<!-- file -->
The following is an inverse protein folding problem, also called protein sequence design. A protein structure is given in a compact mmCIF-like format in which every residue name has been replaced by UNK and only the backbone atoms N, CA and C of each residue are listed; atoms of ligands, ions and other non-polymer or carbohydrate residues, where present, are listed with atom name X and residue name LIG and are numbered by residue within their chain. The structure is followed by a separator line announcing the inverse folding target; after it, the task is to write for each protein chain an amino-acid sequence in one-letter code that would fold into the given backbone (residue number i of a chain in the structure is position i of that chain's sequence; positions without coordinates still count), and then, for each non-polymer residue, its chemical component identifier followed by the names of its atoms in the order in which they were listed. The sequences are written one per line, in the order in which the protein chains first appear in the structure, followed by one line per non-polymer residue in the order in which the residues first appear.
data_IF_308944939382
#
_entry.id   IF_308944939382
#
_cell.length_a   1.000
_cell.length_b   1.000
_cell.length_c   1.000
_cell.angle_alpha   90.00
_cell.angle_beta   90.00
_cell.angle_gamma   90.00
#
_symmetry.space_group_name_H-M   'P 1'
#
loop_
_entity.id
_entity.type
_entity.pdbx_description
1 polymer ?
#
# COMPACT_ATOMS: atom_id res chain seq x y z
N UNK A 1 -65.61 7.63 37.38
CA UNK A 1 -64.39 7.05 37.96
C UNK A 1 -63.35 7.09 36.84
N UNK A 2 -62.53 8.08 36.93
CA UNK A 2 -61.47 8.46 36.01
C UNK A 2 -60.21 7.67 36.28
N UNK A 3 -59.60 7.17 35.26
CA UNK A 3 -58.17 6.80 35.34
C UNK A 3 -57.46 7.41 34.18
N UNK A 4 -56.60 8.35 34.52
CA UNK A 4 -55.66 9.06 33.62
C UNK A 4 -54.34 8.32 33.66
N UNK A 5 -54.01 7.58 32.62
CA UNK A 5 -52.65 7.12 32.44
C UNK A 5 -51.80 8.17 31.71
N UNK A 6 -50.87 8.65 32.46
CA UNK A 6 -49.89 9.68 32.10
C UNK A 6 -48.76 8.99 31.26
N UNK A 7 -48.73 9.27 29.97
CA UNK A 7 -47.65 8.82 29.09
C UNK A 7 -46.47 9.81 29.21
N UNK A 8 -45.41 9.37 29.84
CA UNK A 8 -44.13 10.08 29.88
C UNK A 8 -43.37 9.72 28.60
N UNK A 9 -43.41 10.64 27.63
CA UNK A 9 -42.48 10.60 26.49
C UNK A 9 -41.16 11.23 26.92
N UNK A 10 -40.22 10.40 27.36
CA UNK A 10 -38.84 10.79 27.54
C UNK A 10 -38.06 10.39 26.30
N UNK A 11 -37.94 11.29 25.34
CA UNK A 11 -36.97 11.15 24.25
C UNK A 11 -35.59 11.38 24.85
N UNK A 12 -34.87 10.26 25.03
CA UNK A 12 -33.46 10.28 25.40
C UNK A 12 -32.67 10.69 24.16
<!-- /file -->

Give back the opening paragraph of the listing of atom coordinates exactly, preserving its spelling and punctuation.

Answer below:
The following is an inverse protein folding problem, also called protein sequence design. A protein structure is given in a compact mmCIF-like format in which every residue name has been replaced by UNK and only the backbone atoms N, CA and C of each residue are listed; atoms of ligands, ions and other non-polymer or carbohydrate residues, where present, are listed with atom name X and residue name LIG and are numbered by residue within their chain. The structure is followed by a separator line announcing the inverse folding target; after it, the task is to write for each protein chain an amino-acid sequence in one-letter code that would fold into the given backbone (residue number i of a chain in the structure is position i of that chain's sequence; positions without coordinates still count), and then, for each non-polymer residue, its chemical component identifier followed by the names of its atoms in the order in which they were listed. The sequences are written one per line, in the order in which the protein chains first appear in the structure, followed by one line per non-polymer residue in the order in which the residues first appear.